By Svea Herbst-Bayliss
CyrusOne Inc, a U.S. data center operator with a market capitalization of around $ 9 billion, is exploring strategic alternatives that include a potential sale of the company, according to people familiar with the matter.
The real estate investment trust is working with investment bank Morgan Stanley to review its options after renewed pressure from some investors to cope with its poor financial performance and high management turnover, the sources said. The company’s shares have been down slightly since January, compared with a 16% rise in the S&P 500 index.
There is no certainty that CyrusOne’s current deliberations will result in a deal, the sources said, requesting anonymity as the matter is confidential.
A spokesperson for CyrusOne did not immediately respond to a request for comment. A Morgan Stanley spokesperson declined to comment.
The company’s stock price jumped 7% on the news on a day when the market as a whole was down sharply.
Based in Dallas, CyrusOne operates more than 50 data centers around the world, seeking to capitalize on the cloud computing trend of companies outsourcing part of their data management.
CyrusOne does not operate major internet exchanges and with growth predicted to slow some, data centers like CyrusOne’s could become more commoditized, according to a Morningstar note.
CyrusOne’s total shareholder return has averaged 26.2% over the past three years, underperforming each of its data center counterparts and falling behind the S&P 500 Index, which reported 61.1%.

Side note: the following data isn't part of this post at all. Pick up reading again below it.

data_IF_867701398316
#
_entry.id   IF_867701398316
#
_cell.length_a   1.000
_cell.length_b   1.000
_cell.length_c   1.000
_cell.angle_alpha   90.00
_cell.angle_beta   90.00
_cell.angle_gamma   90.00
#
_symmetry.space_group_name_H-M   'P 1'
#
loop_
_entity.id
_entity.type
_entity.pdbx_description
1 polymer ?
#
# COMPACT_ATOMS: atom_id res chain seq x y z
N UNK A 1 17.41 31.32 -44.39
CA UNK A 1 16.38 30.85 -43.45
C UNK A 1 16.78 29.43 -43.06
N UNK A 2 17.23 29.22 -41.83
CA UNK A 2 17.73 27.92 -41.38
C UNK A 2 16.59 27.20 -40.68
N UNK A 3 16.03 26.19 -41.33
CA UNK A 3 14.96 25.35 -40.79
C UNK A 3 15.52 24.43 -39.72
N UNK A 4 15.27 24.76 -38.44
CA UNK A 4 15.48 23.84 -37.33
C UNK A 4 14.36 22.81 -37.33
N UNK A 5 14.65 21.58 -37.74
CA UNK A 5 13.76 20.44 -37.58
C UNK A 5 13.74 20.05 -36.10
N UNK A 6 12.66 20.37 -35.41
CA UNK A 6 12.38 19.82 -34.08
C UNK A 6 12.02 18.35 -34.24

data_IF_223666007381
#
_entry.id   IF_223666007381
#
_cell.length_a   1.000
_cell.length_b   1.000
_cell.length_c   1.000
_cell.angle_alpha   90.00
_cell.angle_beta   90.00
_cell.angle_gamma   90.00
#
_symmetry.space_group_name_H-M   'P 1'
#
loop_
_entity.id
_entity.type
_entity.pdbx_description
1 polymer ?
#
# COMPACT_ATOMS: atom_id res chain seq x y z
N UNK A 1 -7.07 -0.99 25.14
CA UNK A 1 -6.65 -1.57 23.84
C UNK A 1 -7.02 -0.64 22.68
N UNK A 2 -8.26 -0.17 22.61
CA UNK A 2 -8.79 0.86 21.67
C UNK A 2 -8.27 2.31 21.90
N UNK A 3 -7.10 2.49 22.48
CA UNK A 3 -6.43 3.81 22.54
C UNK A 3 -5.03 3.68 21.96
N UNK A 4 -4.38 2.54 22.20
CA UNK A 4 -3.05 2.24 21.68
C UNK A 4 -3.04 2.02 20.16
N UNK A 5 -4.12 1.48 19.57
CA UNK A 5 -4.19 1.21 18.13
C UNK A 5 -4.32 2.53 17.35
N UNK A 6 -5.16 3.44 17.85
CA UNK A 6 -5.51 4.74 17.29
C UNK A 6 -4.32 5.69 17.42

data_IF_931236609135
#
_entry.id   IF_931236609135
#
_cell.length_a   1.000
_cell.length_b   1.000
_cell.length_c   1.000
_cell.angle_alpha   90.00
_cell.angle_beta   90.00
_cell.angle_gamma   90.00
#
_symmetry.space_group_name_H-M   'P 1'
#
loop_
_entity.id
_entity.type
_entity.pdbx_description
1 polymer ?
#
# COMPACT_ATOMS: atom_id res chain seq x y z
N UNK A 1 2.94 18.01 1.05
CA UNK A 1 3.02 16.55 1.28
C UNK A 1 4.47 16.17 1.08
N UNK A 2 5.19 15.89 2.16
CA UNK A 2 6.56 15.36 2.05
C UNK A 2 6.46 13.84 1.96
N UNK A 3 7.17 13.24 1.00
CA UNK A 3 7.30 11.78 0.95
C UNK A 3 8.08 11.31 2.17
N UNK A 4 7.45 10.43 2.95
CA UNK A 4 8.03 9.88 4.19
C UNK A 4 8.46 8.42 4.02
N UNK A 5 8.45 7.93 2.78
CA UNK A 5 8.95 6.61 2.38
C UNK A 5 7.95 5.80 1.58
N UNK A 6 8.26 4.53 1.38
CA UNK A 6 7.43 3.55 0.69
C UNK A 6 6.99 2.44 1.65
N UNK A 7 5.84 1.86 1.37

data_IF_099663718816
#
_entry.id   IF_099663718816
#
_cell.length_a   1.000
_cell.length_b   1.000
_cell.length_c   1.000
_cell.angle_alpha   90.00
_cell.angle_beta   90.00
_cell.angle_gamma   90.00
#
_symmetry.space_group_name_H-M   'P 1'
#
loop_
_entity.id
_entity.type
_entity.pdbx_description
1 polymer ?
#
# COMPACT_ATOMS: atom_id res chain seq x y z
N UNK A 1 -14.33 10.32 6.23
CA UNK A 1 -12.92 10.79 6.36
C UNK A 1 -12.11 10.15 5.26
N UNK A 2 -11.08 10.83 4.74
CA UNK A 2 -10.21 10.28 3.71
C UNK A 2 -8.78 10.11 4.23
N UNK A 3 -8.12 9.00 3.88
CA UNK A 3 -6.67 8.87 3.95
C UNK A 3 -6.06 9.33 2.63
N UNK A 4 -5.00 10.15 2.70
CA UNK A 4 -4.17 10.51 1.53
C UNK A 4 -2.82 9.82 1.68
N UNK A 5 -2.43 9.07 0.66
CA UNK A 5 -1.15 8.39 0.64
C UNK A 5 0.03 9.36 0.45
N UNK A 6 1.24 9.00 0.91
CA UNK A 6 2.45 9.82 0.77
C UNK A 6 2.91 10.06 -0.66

Rival QTS Realty Trust, for example, which sold private equity firm Blackstone Inc for $ 10 billion this year, returned 98% over the same period. Morgan Stanley, along with Jefferies LLC, acted as financial advisers for QTS.
Infrastructure and real estate funds are expressing interest in data center assets which may be valued more in the private market than in the public market, analysts said.
Former CEO Gary Wojtaszek said during a profit call at the end of 2019 that no sale was under consideration. Wojtaszek left in early 2020 and was replaced by Tesh Durvasula, who was appointed interim CEO until Bruce Duncan was appointed to the post in June 2020.
In July 2021, the company said Duncan was absent and David Ferdman had been appointed interim CEO. Ferdman co-founded the company and served as CEO from 2000 to 2011.
Activist hedge fund Jana Partners held a 1.4% stake in CyrusOne at the end of the second quarter, according to shareholder data.
Founded by Barry Rosenstein, Jana has always pushed for change behind the scenes and some of her portfolio companies including Whole Foods Market, Pinnacle Foods and Perspecta Inc have been acquired. The company did not respond to a request for comment.